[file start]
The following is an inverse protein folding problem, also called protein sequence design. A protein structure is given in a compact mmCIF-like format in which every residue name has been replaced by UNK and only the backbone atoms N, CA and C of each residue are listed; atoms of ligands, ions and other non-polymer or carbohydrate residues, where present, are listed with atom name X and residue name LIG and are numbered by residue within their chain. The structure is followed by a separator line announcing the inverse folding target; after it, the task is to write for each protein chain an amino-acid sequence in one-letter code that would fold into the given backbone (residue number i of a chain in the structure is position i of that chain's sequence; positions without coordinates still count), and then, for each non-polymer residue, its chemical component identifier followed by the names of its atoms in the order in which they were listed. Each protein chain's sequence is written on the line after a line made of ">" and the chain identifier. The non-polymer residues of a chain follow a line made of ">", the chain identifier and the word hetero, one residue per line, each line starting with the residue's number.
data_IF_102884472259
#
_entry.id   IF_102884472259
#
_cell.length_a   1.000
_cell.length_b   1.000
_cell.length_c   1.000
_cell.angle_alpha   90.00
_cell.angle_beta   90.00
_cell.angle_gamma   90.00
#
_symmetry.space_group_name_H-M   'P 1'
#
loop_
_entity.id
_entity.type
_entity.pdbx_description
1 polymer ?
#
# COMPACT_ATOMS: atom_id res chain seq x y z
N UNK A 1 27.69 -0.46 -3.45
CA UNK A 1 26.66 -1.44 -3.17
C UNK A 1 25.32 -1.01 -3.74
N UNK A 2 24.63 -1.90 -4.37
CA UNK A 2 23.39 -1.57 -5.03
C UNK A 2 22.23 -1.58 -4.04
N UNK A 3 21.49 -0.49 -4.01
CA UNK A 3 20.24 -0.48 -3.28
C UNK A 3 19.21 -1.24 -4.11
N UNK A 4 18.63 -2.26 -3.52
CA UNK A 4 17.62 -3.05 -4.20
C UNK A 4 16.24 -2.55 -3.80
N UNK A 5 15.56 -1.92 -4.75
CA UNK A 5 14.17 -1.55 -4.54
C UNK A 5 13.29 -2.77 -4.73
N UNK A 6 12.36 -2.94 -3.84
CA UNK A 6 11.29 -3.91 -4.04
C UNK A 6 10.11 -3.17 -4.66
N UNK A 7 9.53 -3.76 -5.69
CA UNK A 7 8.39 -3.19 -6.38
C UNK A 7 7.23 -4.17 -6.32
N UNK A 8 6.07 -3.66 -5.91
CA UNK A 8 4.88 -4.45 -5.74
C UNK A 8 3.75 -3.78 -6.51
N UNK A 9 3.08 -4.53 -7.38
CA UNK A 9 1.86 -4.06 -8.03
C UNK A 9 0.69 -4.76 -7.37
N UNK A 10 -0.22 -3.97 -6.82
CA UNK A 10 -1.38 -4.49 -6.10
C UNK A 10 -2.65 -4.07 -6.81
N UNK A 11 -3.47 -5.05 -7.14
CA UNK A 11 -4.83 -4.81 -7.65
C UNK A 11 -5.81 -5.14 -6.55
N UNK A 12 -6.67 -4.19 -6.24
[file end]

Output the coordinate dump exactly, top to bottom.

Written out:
The following is an inverse protein folding problem, also called protein sequence design. A protein structure is given in a compact mmCIF-like format in which every residue name has been replaced by UNK and only the backbone atoms N, CA and C of each residue are listed; atoms of ligands, ions and other non-polymer or carbohydrate residues, where present, are listed with atom name X and residue name LIG and are numbered by residue within their chain. The structure is followed by a separator line announcing the inverse folding target; after it, the task is to write for each protein chain an amino-acid sequence in one-letter code that would fold into the given backbone (residue number i of a chain in the structure is position i of that chain's sequence; positions without coordinates still count), and then, for each non-polymer residue, its chemical component identifier followed by the names of its atoms in the order in which they were listed. Each protein chain's sequence is written on the line after a line made of ">" and the chain identifier. The non-polymer residues of a chain follow a line made of ">", the chain identifier and the word hetero, one residue per line, each line starting with the residue's number.
data_IF_102884472259
#
_entry.id   IF_102884472259
#
_cell.length_a   1.000
_cell.length_b   1.000
_cell.length_c   1.000
_cell.angle_alpha   90.00
_cell.angle_beta   90.00
_cell.angle_gamma   90.00
#
_symmetry.space_group_name_H-M   'P 1'
#
loop_
_entity.id
_entity.type
_entity.pdbx_description
1 polymer ?
#
# COMPACT_ATOMS: atom_id res chain seq x y z
N UNK A 1 27.69 -0.46 -3.45
CA UNK A 1 26.66 -1.44 -3.17
C UNK A 1 25.32 -1.01 -3.74
N UNK A 2 24.63 -1.90 -4.37
CA UNK A 2 23.39 -1.57 -5.03
C UNK A 2 22.23 -1.58 -4.04
N UNK A 3 21.49 -0.49 -4.01
CA UNK A 3 20.24 -0.48 -3.28
C UNK A 3 19.21 -1.24 -4.11
N UNK A 4 18.63 -2.26 -3.52
CA UNK A 4 17.62 -3.05 -4.20
C UNK A 4 16.24 -2.55 -3.80
N UNK A 5 15.56 -1.92 -4.75
CA UNK A 5 14.17 -1.55 -4.54
C UNK A 5 13.29 -2.77 -4.73
N UNK A 6 12.36 -2.94 -3.84
CA UNK A 6 11.29 -3.91 -4.04
C UNK A 6 10.11 -3.17 -4.66
N UNK A 7 9.53 -3.76 -5.69
CA UNK A 7 8.39 -3.19 -6.38
C UNK A 7 7.23 -4.17 -6.32
N UNK A 8 6.07 -3.66 -5.91
CA UNK A 8 4.88 -4.45 -5.74
C UNK A 8 3.75 -3.78 -6.51
N UNK A 9 3.08 -4.53 -7.38
CA UNK A 9 1.86 -4.06 -8.03
C UNK A 9 0.69 -4.76 -7.37
N UNK A 10 -0.22 -3.97 -6.82
CA UNK A 10 -1.38 -4.49 -6.10
C UNK A 10 -2.65 -4.07 -6.81
N UNK A 11 -3.47 -5.05 -7.14
CA UNK A 11 -4.83 -4.81 -7.65
C UNK A 11 -5.81 -5.14 -6.55
N UNK A 12 -6.67 -4.19 -6.24